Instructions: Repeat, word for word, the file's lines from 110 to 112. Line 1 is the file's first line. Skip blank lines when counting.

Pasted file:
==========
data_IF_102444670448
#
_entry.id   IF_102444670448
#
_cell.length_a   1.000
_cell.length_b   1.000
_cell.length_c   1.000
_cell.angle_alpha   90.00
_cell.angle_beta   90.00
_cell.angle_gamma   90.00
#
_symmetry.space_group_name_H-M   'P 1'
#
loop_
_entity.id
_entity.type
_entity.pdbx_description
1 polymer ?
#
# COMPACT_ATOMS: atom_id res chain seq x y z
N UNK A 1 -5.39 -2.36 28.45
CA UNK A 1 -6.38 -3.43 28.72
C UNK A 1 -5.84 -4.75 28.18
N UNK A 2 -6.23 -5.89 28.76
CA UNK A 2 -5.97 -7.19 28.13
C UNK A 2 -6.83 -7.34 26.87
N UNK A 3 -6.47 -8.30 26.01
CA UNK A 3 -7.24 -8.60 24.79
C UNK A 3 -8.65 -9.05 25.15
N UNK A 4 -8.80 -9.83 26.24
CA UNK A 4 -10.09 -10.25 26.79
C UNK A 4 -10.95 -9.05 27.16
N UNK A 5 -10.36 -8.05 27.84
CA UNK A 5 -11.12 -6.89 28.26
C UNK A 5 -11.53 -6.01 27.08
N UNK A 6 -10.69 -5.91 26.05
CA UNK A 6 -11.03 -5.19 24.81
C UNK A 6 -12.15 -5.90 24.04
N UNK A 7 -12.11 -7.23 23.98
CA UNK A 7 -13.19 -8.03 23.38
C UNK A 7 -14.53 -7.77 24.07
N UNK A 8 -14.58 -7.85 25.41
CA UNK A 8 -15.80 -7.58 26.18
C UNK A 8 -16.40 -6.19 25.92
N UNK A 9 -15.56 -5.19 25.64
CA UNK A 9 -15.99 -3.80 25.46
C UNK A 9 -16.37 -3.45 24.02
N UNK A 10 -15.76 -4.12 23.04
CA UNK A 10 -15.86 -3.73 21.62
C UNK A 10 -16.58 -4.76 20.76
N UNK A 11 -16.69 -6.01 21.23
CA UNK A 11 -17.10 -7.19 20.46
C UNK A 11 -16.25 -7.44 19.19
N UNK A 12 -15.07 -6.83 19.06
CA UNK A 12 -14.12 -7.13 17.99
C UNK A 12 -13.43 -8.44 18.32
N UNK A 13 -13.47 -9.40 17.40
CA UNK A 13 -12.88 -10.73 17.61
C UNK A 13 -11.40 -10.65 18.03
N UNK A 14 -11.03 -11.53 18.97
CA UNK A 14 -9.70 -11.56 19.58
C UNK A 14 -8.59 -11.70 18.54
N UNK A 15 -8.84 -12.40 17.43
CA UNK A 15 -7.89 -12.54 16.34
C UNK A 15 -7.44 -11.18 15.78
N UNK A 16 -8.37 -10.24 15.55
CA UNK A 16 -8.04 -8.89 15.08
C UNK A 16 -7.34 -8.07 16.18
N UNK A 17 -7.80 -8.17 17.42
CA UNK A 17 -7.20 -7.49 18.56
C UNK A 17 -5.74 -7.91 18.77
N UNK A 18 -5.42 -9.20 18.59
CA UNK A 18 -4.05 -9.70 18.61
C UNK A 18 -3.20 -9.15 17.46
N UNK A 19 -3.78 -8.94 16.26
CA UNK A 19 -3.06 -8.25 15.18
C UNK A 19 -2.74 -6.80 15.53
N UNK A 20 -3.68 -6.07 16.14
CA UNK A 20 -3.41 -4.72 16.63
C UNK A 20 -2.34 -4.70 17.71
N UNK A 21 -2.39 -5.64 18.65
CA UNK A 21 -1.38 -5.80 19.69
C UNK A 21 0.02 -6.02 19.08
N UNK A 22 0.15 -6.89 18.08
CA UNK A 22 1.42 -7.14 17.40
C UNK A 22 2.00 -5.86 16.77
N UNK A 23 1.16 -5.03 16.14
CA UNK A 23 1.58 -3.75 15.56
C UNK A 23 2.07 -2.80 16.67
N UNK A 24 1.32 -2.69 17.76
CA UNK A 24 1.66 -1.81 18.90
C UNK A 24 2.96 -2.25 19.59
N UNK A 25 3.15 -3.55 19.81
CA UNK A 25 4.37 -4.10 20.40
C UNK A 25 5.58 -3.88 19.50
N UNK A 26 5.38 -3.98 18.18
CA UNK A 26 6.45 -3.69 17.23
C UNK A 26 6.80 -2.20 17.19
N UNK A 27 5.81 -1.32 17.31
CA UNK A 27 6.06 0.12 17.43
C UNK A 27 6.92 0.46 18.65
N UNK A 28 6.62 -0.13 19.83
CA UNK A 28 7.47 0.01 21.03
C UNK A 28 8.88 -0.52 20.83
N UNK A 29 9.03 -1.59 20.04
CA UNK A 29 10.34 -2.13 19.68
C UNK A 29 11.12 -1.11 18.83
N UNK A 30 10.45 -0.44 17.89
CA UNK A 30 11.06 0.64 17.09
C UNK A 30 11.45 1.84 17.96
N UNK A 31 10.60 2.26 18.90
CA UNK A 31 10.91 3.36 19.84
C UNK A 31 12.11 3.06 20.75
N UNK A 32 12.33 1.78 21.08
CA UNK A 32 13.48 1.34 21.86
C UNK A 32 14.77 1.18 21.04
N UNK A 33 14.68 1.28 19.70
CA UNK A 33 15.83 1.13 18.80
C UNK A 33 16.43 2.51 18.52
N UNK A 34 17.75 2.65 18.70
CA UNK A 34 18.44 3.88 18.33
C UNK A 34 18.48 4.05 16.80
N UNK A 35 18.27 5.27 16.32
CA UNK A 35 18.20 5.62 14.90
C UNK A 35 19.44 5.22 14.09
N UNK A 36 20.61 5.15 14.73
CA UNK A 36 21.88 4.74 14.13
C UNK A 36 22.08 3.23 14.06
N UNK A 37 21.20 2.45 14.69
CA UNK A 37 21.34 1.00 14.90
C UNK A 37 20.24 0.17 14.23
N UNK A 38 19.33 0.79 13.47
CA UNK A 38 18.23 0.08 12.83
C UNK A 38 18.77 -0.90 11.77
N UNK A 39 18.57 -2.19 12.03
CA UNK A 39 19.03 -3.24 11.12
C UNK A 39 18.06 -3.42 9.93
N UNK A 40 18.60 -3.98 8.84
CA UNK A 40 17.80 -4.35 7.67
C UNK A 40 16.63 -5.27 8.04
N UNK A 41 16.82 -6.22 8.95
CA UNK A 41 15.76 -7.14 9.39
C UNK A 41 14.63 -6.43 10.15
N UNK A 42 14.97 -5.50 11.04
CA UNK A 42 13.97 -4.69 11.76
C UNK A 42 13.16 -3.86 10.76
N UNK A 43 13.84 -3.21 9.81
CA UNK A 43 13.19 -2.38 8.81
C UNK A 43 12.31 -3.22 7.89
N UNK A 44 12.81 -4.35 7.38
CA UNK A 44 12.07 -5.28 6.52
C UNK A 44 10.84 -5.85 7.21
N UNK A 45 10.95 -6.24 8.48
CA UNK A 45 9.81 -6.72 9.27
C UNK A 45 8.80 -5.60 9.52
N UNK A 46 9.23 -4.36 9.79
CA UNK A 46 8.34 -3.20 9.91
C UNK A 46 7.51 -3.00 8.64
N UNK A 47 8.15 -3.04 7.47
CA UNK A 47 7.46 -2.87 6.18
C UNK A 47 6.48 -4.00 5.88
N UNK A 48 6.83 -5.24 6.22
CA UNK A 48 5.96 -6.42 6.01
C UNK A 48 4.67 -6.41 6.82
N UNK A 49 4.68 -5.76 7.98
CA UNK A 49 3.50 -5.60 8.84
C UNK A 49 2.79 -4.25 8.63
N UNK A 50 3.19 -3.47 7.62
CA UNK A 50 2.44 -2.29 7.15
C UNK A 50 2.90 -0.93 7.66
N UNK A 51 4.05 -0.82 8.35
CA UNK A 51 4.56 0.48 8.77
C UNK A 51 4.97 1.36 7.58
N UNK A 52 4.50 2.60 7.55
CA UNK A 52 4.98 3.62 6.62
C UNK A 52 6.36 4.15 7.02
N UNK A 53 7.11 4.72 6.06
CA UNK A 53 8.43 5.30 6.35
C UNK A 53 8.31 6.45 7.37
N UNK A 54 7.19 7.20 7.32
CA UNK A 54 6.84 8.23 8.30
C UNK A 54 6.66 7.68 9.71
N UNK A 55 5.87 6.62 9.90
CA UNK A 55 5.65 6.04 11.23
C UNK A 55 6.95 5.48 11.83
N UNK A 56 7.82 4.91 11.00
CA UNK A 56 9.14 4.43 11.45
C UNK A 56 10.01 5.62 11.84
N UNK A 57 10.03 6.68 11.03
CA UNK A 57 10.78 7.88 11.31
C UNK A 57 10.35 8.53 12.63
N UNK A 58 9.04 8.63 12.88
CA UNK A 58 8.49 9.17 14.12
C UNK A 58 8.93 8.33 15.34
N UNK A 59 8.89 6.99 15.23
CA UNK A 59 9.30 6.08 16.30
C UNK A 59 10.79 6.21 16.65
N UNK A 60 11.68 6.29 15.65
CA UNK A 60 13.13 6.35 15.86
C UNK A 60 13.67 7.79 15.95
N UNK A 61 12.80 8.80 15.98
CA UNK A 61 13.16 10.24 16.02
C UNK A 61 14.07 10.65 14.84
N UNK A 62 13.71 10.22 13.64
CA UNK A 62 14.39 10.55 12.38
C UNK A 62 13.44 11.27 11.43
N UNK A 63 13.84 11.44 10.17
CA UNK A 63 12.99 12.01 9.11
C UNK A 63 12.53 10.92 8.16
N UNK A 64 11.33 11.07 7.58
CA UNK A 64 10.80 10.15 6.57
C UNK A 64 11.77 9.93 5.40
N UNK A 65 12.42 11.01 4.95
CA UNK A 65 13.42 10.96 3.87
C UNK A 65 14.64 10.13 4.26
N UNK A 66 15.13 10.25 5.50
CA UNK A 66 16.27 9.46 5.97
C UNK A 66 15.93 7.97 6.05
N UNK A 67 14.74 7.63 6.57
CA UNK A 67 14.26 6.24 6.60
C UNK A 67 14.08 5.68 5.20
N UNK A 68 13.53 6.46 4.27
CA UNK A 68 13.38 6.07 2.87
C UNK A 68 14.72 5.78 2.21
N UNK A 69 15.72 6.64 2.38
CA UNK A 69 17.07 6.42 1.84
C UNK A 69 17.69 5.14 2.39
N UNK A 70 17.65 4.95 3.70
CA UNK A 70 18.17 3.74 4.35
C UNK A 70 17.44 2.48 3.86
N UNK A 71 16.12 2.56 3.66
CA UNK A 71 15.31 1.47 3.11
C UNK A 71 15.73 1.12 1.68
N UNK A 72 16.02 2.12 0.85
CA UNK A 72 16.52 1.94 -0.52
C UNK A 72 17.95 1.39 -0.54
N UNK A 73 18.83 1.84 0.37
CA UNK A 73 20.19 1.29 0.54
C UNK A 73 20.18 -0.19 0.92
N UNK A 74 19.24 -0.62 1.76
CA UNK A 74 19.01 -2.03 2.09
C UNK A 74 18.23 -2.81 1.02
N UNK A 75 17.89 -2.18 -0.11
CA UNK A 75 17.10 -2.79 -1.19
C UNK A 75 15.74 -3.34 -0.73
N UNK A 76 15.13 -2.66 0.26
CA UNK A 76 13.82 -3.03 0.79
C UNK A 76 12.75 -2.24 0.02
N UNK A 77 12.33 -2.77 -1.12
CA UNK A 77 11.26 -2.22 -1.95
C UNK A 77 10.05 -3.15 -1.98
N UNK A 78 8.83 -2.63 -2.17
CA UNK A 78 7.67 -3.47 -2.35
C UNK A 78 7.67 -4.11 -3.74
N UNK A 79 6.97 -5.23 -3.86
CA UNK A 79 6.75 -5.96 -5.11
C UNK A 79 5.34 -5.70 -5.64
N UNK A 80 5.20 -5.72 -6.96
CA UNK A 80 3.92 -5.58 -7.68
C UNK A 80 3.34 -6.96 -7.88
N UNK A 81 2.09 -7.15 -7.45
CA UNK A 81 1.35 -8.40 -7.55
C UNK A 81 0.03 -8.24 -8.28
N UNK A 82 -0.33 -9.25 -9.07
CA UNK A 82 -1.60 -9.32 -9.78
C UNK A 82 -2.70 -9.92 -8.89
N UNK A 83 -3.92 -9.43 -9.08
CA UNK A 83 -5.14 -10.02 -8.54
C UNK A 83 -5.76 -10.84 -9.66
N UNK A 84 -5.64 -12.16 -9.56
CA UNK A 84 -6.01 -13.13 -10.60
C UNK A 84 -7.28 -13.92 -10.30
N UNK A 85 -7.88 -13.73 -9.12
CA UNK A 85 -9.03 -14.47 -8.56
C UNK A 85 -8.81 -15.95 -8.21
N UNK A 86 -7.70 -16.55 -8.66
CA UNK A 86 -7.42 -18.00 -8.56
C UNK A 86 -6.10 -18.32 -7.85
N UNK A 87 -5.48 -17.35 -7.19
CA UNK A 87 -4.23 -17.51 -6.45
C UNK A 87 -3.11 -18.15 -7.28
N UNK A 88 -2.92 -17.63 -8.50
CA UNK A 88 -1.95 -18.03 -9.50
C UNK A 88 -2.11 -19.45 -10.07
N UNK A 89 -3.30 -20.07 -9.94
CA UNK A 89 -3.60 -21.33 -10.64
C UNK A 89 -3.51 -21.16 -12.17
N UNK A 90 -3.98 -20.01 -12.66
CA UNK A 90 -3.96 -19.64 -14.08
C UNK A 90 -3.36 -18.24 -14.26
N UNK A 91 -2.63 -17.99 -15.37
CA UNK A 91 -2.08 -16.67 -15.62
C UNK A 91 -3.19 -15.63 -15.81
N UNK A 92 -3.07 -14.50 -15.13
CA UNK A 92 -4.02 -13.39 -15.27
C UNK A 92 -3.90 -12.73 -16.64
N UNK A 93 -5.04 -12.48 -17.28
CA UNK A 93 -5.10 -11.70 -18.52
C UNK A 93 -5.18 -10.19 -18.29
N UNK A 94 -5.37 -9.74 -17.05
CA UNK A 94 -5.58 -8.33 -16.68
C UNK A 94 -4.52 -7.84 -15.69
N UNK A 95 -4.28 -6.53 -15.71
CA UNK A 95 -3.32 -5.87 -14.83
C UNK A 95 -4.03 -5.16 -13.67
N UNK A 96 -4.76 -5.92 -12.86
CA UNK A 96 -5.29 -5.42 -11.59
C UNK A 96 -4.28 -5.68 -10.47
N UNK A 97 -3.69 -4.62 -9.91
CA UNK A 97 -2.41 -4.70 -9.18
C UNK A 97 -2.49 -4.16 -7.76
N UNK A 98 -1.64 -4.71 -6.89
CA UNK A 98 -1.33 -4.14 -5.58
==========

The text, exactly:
C UNK A 30 11.45 1.84 17.96
N UNK A 31 10.60 2.26 18.90
CA UNK A 31 10.91 3.36 19.84